‘Berry Pinoy’

PHILIPPINE WILD RASPBERRY The sapinit berry is a wild raspberry endemic to various parts of the Philippines such as Quezon, Laguna, Palawan and some parts of Mindanao

Results of the “BerryPinoy” program, which seeks to explore the potentials of Philippine indigenous berries as functional foods, will likely be released in December, Department of Science and Technology (DOST) Secretary Fortunato dela Peña said.

“This program studies the antioxidant properties of local berries and their ability to address obesity and associated metabolic disorders including dyslipidemia, inflammation, and oxidative stress,” he said.

The program has two component projects.

One is the “Philippine Indigenous Berries: Bioactive components and in vitro biochemical activities.” This seeks to establish the profile of the bioactive components and bioactivity of Philippine indigenous berries, namely, lipote and two varieties of bignay. It also aims to determine if processing methods affect the bioactivity of the raw materials.

Kathleen Tamayo, program manager of the Berries Program, told the Philippine News Agency that the first component was funded with over ₱7.5 million, which started in January 2019.

De la Peña reported the first project component found that the antioxidant content and activity of the berry samples were greatly affected by maturity.

Fully ripe flesh and seed parts of bignay showed the highest antioxidant content and activity, but unripe lipote flesh and seeds have substantial phenolic and flavonoid content.

WILD CHERRY Bignay is a tropical Philippine fruit which grows from a shrub, more common in Batangas

 

He added that the antioxidant content and activities of the blanched berry samples registered higher than the unprocessed and steamed berries.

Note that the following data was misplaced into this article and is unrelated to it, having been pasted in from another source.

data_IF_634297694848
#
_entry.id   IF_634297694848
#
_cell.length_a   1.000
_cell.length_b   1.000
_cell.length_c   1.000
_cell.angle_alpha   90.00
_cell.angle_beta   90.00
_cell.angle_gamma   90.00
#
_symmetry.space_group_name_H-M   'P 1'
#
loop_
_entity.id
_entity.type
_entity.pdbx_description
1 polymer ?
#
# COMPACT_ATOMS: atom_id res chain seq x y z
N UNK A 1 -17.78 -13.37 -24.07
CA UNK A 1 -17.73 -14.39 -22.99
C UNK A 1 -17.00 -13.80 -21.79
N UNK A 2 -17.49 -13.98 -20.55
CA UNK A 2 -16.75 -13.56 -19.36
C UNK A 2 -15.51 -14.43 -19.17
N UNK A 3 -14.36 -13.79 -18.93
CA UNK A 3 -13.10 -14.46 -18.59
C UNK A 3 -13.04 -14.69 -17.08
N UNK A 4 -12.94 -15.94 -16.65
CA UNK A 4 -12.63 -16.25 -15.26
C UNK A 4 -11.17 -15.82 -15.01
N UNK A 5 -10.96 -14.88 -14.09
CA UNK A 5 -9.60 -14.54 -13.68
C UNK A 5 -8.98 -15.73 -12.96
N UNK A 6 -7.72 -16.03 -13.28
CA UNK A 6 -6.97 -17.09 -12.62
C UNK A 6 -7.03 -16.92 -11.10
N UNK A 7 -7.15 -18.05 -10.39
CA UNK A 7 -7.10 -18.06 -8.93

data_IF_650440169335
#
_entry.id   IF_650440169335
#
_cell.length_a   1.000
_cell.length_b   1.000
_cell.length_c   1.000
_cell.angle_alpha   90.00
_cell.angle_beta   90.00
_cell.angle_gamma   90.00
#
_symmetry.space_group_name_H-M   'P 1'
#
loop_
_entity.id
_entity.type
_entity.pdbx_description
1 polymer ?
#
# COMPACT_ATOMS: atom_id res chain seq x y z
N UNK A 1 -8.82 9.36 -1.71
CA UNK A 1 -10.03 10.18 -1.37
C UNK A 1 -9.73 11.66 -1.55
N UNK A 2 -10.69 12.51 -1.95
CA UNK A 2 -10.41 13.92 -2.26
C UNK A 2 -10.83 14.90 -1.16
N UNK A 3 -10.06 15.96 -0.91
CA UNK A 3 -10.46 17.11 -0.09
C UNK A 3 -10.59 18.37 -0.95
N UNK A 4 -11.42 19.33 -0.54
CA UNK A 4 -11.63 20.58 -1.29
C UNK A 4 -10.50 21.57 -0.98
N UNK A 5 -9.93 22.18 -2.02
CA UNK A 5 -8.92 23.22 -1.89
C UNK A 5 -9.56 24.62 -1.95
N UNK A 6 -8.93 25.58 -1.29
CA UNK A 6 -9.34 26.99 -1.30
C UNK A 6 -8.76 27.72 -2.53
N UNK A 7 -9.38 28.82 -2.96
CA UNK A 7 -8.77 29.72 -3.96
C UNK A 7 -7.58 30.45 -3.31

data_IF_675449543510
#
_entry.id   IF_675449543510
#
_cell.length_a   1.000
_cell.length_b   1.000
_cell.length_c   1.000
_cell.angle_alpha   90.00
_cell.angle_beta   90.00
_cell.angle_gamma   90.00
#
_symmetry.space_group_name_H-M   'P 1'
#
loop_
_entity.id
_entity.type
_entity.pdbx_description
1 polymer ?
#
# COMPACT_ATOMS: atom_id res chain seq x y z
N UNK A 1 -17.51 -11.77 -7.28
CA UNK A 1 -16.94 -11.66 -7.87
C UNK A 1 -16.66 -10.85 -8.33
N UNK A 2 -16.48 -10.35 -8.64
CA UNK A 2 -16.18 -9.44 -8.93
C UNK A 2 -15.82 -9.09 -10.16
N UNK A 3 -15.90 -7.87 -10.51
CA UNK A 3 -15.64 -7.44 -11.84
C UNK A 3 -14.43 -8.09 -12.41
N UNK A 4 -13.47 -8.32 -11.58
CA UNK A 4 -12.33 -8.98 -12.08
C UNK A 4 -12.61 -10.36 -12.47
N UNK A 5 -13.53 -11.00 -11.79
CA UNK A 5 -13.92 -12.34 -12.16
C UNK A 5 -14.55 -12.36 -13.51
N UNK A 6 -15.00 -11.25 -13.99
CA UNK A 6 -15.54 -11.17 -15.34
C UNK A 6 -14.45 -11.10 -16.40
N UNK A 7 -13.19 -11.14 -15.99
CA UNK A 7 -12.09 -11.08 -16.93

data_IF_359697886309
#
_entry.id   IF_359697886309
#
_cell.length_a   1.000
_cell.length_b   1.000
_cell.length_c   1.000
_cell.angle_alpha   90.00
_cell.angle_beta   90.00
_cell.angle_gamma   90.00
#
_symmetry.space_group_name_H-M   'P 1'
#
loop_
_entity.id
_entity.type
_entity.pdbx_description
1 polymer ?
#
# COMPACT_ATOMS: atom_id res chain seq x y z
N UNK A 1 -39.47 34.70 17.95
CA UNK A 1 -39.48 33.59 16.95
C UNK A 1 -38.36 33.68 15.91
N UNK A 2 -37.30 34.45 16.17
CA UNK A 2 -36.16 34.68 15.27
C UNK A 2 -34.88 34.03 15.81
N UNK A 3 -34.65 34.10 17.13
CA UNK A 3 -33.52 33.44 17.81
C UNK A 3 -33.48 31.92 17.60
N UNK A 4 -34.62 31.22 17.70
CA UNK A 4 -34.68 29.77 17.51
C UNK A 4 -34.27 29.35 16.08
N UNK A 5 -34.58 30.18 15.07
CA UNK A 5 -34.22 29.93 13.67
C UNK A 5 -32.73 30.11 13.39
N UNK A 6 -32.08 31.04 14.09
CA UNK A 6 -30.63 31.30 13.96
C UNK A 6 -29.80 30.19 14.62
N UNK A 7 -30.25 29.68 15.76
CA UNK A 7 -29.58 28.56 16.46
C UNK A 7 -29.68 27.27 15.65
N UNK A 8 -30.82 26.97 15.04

The second project component, “Philippine Indigenous Berries: In Vivo Studies on Toxicity and Effects on Biomarkers of Obesity and Associated Metabolic Disorders (Dyslipidemia, Inflammation, and Oxidative Stress” has been probing the in vivo oral toxicity of Philippine indigenous berries, such as bignay and lipote, and the effects of these berries on biomarkers of obesity and associated metabolic disorders, including dyslipidemia, inflammation, and oxidative stress in vivo.

Fully ripe flesh and seed parts of bignay showed the highest antioxidant content and activity, but unripe lipote flesh and seeds have substantial phenolic and flavonoid content.

“Upon investigation of the nutritional content, lipote contains high amounts of vitamins C and E, minerals (boron, calcium, chromium, copper, iron, potassium, magnesium, manganese, nickel, lead, and zinc) per 100 grams of freeze-dried sample,” de la Peña said.

Phytochemical screening showed presence of cardiac glycosides, coumarins, flavonoids, phenols, phlobatannins, quinones, terpenoids, and saponin, he added.

Acute and sub-chronic toxicity were also examined. The bignay varieties and lipote were fed to animal models, and no clinical and behavioral signs of toxicity were observed, according to de la Peña.

“It was observed that repeated oral administrations of freeze-dried duhat and lipote fruits for 28 days are safe for consumption. The project team is still completing the nutritional property evaluation and efficacy studies against metabolic syndrome,” he said.

Over ₱13 million was allocated for the second project component.

“(After completing the project, researchers would) publish the findings, file for IP (intellectual property) where applicable, and present (the results) to different conferences/fora,” Tamayo said.

Tamayo added that they had informed the researchers that they could apply for product development funding. (PNA)

 


Source: Manila Bulletin (https://mb.com.ph/2021/07/29/study-exploring-the-potentials-of-philippine-indigenous-berries-as-functional-food-to-be-finished-by-december/?utm_source=rss&utm_medium=rss&utm_campaign=study-exploring-the-potentials-of-philippine-indigenous-berries-as-functional-food-to-be-finished-by-december)